Twenty-six-year-old Booth was one of the most famous actors in the country when he shot Lincoln during a performance at Ford’s Theater in Washington, D.C., on the night of April 14. Booth was a Maryland native and a strong supporter of the Confederacy. As the war entered its final stages, Booth hatched a conspiracy to kidnap the president. He enlisted the aid of several associates, but the opportunity never presented itself.
Booth changed the plan to a simultaneous assassination of Lincoln, Vice President Andrew Johnson,
and Secretary of State William Seward. Only Lincoln was actually killed, however.
Seward was stabbed by Lewis Paine but miraculously, he survived with multiple injuries and damage, while the man assigned to kill Johnson did not carry out his assignment.
After shooting Lincoln, Booth jumped to the stage below Lincoln’s box seat. He landed hard, breaking his leg, before escaping to a waiting horse behind the theater. Many in the audience recognized Booth, so the army was soon hot on his trail.
Booth and his accomplice, David Herold, made their way across the Anacostia River and headed toward southern
Maryland. The pair stopped at Dr. Samuel Mudd‘s home, and Mudd treated Booth’s leg. This earned Mudd a life sentence in prison when he was implicated as part of the conspiracy, but the sentence was later commuted.
It also led to Dr. Mudd’s name going down in history as the originator of the phrase, “your name is mud” to denote someone as a scapegoat.nd refuge for several days at the home of Thomas A. Jones, a Confederate agent, before securing a boat to row across the Potomac to Virginia.
Booth found refuge for several days at the home of Thomas A. Jones, a Confederate agent, before securing a boat to row across the Potomac to Virginia. After receiving aid from several Confederate sympathizers, Booth’s luck finally ran out. The countryside was swarming with military units looking for Booth, although few shared information since there was a $20,000 reward. While staying at the farm of Richard Garrett, Federal troops arrived on their search but soon rode on. The unsuspecting Garrett allowed his suspicious guests to sleep in his barn, but he instructed his son to lock the barn from the outside to prevent the strangers from stealing his horses. A tip led the Union soldiers back to the Garrett farm, where they discovered Booth and Herold in the barn. Herold came out, but Booth refused. The building was set on fire to flush Booth, but he was reportedly shot by trooper Thomas P. “Boston” Corbett while still inside.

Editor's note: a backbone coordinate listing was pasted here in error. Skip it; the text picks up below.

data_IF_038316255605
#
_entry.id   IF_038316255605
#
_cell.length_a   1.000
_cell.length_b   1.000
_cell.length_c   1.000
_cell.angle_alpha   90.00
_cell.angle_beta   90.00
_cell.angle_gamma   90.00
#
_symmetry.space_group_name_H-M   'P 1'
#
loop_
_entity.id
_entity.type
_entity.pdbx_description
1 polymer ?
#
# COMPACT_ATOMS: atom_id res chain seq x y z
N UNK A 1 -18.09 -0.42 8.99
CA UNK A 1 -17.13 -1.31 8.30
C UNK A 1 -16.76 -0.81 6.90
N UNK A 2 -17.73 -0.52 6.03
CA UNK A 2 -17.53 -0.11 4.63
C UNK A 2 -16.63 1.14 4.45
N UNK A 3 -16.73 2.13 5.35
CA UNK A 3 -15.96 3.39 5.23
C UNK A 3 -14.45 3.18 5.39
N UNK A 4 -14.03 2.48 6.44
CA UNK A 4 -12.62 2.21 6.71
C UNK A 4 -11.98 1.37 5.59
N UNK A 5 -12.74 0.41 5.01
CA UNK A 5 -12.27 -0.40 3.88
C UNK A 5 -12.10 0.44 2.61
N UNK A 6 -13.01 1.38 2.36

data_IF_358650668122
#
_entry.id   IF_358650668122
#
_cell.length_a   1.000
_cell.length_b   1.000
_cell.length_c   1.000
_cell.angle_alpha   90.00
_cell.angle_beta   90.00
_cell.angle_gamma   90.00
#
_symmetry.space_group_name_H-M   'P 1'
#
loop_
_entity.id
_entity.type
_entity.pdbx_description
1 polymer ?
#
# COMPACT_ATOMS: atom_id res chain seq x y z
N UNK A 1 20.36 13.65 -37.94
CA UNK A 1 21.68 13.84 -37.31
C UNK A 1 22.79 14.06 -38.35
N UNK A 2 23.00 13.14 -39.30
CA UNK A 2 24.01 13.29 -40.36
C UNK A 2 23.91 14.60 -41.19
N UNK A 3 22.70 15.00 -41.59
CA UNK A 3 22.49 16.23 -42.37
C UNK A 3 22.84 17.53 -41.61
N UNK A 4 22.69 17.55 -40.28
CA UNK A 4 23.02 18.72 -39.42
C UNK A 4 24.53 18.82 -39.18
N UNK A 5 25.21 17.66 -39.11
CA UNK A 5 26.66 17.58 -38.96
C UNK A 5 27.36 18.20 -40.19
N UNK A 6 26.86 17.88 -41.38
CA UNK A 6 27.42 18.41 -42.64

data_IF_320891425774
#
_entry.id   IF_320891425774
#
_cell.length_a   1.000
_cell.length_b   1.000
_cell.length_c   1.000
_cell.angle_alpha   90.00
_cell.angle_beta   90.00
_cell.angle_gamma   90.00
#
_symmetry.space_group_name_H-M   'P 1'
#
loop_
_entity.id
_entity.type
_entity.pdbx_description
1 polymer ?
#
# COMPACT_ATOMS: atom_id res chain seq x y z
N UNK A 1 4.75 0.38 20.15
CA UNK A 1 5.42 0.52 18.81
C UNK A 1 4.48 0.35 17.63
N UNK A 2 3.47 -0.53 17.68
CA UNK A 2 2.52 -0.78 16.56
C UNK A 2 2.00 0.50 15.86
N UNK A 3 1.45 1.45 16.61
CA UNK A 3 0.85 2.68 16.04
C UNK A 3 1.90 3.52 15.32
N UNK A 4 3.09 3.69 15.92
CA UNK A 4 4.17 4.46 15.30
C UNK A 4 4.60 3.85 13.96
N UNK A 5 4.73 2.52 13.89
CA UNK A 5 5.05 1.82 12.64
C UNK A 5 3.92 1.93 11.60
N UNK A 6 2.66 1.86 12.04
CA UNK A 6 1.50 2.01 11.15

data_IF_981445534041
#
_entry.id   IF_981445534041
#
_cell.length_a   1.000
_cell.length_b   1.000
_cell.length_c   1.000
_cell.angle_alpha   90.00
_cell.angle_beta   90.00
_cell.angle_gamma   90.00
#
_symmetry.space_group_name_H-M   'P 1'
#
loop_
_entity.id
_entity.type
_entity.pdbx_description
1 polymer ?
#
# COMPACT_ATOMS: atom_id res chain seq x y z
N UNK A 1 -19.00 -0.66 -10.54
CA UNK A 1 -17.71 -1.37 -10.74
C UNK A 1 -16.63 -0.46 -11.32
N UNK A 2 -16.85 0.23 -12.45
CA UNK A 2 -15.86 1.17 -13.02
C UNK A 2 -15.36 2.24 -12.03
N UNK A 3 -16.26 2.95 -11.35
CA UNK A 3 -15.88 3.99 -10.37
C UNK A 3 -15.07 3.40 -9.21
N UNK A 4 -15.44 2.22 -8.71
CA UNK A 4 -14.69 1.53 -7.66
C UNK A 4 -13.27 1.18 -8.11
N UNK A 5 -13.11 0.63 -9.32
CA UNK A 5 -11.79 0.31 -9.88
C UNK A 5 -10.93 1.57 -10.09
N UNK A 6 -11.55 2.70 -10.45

He lived for three hours before gazing at his hands, muttering “Useless, useless,” as he died.
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Today, in 1865, at 7:22 a.m., President Abraham Lincoln, the 16th president of the United States, dies
from an assassin’s bullet. Lincoln had lived for a long nine hours before finally succumbing to the severe head wound he sustained at Ford’s Theater in Washington the night before. An angry Con-federate actor and radical Confederate sympathizer, John Wilkes Booth, had
shot Lincoln in the back of the head while the presidential party had been attending Laura Keene’s acclaimed performance in Our American Cousin at a performance at Ford’s Theater in Washington, D.C. the night before.
Booth, who had remained in the North during the war despite his Confederate sympathies, had orig-inally intended only to capture President Lincoln and take him to Richmond, the Confederate capital. However, on March 20, 1865, the day of the planned kidnapping, the president failed to appear at the spot where Booth and his six fellow conspirators lay in wait. Even worse news lay ahead, as two weeks later, Richmond fell to Union forces. In April, with Confederate armies near collapse across the South, Booth had hatched a desperate plan to save the Confederacy.
Learning that Lincoln was to attend Ford’s Theater on April 14, Booth plotted the simultaneous assassination of Lincoln, Vice President Andrew Johnson and Secretary of State William H. Seward. By murdering the president and two of his possible successors, Booth and his conspirators hoped to throw the U.S. government into a paralyzing disarray.